May 8, 2017

Brad Pitt: Turning Point of the Puer

On the surface, Brad Pitt's GQ Style interview and photo spread looks like the "high-water mark of excruciating celebrity magazine interviews."

Look below the surface and you will see a psychological turning point. All such crises are awkward and embarrassing for the people going through them, not just the witnesses, but the poor bastard who thinks his life is unraveling in front of his eyes and without any control.

When the crises is played out in front of millions of adoring fans, it must be like a public flailing. All of the pain and suffering of Brad Pitt is there, for everyone to see in the GQ interview. I wrote a piece about the problems of fame, especially as it pertains to Brad Pitt.

Brad Pitt - and a lot of beautiful Hollywood actors - represent the very essence of the Puer Aeternus, the man who continues to live as an adolescent. It is telling that Pitt says that not a day has gone by without booze or a spiff. This is one of the ways the puer maintains his floating above the ground lifestyle. Alpine sports, which I explore extensively in my novel Powder Dreams, is another popular one. Hollywood certainly makes it easier for the pampered star to ignore the base elements of the grounded man, although Ty Burr in Gods Like Us brilliantly illustrates that this might be disappearing.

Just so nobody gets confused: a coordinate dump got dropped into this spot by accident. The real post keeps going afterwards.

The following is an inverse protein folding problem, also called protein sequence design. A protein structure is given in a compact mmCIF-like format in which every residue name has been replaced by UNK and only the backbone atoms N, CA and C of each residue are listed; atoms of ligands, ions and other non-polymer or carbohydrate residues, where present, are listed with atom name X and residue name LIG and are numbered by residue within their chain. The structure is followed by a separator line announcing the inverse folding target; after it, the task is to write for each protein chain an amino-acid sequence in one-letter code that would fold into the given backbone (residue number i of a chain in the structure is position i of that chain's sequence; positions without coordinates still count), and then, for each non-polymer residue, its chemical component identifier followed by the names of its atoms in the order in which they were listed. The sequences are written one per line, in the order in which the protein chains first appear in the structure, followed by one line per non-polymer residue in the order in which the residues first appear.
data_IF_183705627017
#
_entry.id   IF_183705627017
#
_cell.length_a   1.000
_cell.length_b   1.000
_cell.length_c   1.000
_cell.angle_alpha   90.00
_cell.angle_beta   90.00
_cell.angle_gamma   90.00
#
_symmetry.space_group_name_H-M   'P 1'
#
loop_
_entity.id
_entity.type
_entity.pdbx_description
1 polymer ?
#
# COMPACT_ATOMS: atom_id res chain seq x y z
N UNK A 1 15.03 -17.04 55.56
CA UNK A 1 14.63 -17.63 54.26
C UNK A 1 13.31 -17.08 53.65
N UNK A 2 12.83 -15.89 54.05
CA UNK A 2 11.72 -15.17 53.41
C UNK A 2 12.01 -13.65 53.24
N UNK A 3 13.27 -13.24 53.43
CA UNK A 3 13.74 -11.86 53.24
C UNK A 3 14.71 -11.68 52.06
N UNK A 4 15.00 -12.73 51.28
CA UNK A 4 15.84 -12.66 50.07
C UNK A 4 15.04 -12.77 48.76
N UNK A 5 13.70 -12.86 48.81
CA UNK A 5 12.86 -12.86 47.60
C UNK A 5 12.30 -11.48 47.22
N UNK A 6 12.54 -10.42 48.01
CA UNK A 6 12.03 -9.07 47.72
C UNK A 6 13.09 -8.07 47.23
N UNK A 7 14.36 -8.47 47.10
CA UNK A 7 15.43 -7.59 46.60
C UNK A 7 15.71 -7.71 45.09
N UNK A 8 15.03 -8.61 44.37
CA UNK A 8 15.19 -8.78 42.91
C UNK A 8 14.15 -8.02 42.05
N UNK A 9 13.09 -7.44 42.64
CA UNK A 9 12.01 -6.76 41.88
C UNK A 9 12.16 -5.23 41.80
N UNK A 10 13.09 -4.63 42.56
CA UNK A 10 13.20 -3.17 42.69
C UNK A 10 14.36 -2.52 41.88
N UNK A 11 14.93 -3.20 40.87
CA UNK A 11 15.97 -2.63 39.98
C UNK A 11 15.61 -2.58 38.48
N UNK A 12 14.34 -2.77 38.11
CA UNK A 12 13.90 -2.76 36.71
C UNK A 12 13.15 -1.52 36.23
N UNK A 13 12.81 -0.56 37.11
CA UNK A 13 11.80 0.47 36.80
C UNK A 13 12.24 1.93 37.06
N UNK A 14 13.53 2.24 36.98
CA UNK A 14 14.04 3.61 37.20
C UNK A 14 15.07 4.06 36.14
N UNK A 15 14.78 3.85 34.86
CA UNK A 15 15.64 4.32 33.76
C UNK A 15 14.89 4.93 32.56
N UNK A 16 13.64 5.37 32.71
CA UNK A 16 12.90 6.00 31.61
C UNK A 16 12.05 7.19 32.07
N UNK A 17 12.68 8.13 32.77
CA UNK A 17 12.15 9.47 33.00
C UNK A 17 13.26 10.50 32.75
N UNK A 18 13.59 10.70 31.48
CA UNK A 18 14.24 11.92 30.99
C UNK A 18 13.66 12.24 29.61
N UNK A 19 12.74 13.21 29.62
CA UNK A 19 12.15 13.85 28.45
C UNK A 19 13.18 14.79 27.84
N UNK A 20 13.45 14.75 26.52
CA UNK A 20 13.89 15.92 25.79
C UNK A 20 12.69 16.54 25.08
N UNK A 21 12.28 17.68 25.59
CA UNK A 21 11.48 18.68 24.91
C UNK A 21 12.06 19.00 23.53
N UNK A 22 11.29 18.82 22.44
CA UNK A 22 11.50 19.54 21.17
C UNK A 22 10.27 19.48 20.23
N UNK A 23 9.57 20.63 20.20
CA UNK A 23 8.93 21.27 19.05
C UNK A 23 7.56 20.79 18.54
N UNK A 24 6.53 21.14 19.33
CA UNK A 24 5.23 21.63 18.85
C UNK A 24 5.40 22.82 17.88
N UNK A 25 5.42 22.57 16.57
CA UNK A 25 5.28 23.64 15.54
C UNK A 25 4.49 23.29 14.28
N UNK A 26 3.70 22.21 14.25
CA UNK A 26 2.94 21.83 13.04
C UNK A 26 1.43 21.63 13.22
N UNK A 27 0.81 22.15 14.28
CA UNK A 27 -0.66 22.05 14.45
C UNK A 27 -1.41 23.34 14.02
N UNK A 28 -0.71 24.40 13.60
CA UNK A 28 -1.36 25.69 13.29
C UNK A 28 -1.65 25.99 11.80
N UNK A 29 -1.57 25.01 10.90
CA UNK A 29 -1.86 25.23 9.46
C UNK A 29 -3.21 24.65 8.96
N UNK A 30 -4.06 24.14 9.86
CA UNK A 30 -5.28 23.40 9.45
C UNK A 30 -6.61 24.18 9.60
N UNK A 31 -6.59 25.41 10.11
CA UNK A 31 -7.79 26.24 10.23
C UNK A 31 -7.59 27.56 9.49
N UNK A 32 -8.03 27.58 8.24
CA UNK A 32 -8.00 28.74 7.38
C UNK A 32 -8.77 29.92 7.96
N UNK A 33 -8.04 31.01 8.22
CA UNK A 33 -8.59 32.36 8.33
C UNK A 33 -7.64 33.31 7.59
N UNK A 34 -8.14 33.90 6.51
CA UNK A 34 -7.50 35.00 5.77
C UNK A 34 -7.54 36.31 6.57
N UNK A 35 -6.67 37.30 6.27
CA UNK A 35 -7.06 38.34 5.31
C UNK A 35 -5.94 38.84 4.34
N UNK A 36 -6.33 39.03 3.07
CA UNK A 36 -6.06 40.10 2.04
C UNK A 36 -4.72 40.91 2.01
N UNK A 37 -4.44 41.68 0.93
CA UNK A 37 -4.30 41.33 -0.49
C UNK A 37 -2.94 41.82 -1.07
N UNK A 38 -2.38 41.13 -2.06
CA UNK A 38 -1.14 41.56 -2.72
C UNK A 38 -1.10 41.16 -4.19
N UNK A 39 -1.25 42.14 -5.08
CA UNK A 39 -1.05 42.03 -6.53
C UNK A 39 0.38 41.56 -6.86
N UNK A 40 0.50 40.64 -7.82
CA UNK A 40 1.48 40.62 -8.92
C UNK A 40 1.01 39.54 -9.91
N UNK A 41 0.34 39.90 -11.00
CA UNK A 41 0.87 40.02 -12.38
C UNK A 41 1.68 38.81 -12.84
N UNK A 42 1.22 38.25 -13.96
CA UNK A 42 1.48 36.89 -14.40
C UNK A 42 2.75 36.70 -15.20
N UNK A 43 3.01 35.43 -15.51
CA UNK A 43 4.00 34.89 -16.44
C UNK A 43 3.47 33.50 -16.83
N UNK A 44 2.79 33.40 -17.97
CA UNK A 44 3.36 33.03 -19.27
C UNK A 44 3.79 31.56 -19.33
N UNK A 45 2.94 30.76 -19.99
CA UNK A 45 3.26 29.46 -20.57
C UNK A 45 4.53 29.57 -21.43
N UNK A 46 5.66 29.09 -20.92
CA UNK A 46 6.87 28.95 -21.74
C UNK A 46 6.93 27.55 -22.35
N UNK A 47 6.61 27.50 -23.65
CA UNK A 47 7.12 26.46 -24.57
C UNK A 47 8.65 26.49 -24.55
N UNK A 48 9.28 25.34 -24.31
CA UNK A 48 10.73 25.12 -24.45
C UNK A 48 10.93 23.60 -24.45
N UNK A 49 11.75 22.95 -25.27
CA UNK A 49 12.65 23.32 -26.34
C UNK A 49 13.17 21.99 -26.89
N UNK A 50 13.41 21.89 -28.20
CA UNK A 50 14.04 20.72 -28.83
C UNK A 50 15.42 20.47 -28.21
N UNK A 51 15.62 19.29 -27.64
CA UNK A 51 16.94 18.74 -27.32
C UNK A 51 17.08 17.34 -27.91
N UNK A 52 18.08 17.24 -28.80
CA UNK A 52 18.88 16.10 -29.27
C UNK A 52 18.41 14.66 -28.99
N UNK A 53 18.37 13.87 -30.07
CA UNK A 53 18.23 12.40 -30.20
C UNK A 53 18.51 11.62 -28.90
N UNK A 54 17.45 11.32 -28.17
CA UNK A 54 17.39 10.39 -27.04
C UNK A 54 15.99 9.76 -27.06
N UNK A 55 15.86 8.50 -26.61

In middle age one of two things happens to the puer. Either they die or they abandon the lifestyle. Jung said to Marie Louise von Franz that the only way for the puer to escape the clutches of the archetype is through work. Pitt goes on at some length about how he works every day with his hands and how making film takes up less of his time.

The entire Brad Pitt interview is reminder of what the Ancient Greeks knew: Suffering is knowledge. And suffering publicly could drive a sane man to seek comfort in old habits.